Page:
Wynn Bullock


an online exhibition
Seascape, 1955
Laurence Miller Gallery is pleased to announce our East Coast representation of the Bullock Family Photography Estate.

To inaugurate this partnership, we present this selection of original gelatin silver prints by Wynn Bullock from the archives of the Bullock family. With this impeccable provenance, collectors and curators can have the confidence that all of these prints were made in Bullock's darkroom during his lifetime — many are among the last vintage and early prints to be made available of these images. 
Boy Fishing, 1959
The Pilings, 1958
Wynn Bullock was profoundly inspired by fellow photographer Edward Weston whom he met in 1948. Weston’s early mentorship guided his reverent visual explorations of the landscape around the Central Coast of California.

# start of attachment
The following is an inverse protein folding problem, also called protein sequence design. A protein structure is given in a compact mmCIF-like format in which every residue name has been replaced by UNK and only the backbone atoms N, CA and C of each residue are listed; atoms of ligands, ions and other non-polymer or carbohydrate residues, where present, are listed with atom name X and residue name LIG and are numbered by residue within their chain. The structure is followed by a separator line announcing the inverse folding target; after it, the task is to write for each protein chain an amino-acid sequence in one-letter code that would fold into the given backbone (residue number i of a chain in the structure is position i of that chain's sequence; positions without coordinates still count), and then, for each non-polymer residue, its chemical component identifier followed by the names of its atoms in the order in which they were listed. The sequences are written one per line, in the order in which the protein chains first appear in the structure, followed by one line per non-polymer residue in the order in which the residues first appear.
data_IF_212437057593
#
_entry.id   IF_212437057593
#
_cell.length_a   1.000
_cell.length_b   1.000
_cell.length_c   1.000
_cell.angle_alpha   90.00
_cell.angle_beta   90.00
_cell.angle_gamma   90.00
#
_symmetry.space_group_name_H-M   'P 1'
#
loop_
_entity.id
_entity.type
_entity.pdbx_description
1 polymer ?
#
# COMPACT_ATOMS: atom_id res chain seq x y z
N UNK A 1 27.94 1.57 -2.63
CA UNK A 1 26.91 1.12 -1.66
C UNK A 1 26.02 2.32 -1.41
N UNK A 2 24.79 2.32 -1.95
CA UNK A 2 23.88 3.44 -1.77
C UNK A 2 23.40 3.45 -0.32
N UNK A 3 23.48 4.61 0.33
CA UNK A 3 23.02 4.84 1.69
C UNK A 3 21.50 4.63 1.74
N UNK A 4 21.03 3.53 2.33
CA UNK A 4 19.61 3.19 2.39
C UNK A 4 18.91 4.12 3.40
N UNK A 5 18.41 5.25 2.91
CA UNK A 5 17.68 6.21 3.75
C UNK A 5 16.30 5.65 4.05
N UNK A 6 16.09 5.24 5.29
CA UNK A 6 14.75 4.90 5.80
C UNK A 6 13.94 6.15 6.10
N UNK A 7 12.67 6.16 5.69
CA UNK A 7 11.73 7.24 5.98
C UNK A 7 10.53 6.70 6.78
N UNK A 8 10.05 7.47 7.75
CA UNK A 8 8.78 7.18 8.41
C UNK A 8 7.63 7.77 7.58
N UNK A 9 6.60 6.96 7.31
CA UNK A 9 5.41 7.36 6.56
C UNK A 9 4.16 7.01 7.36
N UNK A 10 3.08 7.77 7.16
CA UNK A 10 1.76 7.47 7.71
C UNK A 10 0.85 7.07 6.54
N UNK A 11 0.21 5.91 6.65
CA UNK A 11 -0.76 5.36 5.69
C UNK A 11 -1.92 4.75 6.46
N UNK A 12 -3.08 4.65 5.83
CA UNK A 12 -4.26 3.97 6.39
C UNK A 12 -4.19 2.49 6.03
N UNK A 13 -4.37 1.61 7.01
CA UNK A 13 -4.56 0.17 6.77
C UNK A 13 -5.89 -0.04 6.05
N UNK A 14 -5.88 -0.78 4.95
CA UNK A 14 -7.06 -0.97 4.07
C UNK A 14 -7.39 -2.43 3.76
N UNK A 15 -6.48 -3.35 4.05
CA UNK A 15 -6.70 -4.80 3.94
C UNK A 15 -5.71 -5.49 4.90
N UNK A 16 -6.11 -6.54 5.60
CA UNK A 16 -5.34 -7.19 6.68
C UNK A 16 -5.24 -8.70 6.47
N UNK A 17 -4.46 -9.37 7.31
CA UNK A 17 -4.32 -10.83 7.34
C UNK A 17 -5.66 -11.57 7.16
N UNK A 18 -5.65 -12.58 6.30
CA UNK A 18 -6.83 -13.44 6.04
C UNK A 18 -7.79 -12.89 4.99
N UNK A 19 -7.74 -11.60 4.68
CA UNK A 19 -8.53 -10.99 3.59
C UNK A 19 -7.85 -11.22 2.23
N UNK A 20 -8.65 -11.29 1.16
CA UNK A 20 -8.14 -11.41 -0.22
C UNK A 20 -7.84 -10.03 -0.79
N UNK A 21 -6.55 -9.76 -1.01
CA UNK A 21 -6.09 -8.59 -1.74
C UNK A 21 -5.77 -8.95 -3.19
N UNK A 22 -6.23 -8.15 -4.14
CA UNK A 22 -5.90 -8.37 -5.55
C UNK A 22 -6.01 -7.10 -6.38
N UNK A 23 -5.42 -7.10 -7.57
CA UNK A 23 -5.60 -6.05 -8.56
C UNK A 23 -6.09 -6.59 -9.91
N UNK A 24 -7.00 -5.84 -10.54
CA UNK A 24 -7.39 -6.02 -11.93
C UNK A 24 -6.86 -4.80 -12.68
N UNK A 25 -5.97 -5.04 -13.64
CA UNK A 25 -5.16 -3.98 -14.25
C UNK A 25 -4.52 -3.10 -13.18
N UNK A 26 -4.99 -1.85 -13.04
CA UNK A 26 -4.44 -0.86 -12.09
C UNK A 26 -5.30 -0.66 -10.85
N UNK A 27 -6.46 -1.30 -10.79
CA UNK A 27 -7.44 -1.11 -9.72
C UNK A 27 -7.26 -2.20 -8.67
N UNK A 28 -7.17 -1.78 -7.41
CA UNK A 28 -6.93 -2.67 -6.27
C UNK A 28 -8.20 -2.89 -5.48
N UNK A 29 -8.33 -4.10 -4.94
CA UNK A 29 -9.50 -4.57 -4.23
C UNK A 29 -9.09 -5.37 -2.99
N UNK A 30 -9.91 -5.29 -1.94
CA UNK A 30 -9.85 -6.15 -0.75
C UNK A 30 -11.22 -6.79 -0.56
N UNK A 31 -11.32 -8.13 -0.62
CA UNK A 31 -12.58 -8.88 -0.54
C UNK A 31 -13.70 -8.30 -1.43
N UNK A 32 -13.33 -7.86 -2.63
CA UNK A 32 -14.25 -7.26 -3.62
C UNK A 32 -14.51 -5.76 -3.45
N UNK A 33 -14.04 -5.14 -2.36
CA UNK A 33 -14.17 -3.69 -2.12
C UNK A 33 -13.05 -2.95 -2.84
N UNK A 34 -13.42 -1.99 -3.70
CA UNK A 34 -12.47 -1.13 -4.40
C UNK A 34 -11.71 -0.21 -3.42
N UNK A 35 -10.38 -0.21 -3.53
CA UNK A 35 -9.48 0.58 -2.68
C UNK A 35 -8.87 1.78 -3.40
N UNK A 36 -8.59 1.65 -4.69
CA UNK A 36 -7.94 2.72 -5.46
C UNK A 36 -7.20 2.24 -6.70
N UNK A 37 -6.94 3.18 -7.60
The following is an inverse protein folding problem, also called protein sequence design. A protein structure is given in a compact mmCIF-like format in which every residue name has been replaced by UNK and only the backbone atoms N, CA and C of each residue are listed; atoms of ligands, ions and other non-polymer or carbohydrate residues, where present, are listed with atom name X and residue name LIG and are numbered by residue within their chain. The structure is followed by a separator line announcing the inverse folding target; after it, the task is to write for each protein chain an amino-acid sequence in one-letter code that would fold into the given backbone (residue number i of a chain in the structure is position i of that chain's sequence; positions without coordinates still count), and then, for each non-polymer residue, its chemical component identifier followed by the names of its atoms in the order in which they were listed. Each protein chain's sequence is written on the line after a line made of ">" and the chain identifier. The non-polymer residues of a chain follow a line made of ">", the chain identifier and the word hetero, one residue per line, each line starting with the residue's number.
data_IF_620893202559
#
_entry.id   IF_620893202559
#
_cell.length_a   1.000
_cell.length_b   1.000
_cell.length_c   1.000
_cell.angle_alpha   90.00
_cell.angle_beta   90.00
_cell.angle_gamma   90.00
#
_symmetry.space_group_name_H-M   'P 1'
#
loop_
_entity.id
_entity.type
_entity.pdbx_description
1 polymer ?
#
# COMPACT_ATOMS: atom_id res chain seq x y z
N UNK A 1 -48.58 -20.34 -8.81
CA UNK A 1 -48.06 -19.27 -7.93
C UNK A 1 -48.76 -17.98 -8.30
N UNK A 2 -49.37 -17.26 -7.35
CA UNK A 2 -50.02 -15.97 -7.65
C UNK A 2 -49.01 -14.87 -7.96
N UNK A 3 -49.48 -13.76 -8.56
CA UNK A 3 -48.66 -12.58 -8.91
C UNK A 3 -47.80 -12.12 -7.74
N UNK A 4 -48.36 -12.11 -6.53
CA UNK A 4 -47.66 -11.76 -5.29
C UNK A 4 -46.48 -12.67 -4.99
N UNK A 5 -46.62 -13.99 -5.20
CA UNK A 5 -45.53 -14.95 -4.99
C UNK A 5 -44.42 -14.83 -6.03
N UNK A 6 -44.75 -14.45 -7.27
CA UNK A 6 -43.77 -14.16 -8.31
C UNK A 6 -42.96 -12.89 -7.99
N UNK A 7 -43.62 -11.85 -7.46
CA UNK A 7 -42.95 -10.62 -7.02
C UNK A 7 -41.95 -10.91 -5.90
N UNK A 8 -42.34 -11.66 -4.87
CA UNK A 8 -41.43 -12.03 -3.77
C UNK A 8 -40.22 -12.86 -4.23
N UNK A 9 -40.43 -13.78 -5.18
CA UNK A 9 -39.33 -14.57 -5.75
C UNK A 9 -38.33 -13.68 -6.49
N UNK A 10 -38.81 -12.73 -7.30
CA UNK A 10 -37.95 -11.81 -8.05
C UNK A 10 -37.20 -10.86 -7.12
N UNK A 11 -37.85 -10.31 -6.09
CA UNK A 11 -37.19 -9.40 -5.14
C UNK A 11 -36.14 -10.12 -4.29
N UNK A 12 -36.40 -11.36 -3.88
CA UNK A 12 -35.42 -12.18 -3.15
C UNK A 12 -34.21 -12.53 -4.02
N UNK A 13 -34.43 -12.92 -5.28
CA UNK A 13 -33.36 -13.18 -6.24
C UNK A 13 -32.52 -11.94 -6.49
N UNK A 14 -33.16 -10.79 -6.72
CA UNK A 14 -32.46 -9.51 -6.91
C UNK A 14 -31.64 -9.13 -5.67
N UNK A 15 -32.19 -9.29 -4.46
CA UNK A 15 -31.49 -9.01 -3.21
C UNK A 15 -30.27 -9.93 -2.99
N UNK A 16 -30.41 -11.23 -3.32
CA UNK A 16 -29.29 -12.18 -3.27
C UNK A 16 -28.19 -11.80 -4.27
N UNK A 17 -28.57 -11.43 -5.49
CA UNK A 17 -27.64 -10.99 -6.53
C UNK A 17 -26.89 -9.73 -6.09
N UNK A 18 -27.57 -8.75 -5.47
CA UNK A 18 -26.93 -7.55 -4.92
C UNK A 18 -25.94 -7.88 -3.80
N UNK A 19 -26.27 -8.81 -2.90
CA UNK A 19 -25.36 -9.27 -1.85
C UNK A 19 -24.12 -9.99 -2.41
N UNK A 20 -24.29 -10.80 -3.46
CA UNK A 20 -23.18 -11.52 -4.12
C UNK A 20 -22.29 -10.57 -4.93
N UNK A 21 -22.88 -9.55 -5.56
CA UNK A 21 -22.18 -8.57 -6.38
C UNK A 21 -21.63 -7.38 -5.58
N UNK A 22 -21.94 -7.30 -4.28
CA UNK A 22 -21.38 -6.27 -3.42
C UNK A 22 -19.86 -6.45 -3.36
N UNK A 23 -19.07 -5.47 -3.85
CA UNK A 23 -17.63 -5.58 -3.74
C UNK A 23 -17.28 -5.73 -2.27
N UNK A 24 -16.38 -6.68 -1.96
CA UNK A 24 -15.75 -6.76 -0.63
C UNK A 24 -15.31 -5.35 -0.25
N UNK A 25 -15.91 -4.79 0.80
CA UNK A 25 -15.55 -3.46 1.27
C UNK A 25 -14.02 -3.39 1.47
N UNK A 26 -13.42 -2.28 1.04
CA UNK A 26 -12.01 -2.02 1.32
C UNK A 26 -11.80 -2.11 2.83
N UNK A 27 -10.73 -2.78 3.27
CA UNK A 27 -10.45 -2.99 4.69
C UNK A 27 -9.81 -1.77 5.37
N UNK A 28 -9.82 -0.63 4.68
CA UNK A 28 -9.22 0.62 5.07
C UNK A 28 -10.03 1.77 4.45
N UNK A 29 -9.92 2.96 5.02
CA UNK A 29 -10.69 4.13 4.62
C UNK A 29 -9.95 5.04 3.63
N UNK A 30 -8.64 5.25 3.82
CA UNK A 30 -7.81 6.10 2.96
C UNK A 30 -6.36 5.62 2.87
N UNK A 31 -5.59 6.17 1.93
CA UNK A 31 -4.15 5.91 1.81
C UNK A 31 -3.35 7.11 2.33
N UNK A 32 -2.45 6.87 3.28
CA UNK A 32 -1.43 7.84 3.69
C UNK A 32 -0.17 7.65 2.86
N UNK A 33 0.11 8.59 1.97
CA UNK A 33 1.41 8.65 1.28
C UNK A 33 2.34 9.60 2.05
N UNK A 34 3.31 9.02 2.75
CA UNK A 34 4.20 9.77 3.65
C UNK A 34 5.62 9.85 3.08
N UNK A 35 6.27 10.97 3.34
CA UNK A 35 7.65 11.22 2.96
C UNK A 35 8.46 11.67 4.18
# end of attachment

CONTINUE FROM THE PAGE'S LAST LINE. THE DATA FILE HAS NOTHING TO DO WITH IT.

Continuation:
Lynne, Point Lobos, 1956 
The Mast, Cannery Row, 1968
Cactus, 1958
Bullock began introducing the human figure into his landscape photography in the 1950s, and this proved to be instrumental in developing his own unique voice as an artist. What emerged was a vision of human beings nested within a natural world that is at once wondrous and mysterious.
Woman and Dog in Forest, 1953
Bullock said that by photographing figures within his landscapes “I stopped thinking in terms of objects. I was seeing things instead as dynamic events, unique in their own beings yet also related and existing together within a universal context of energy and change.”
Child and the Unknown, 1955
Bullock’s pictures are both tied to a particular time and place while at the same time speaking in universal terms. His embrace of nature as a source of profound truths is indelibly linked to the artistic communities that were drawn to the rugged beauty of the coastal landscape around Big Sur in California.
Point Lobos Rock, 1970
Rock, 1971
Woman on Dunes, 1972
On this Earth Day Wynn Bullock’s photographs offer us wise counsel — suggesting that to seek to understand nature is to seek to understand ourselves, and that true harmony is embracing the truth that we are one and the same thing.
Barbara through Window, 1956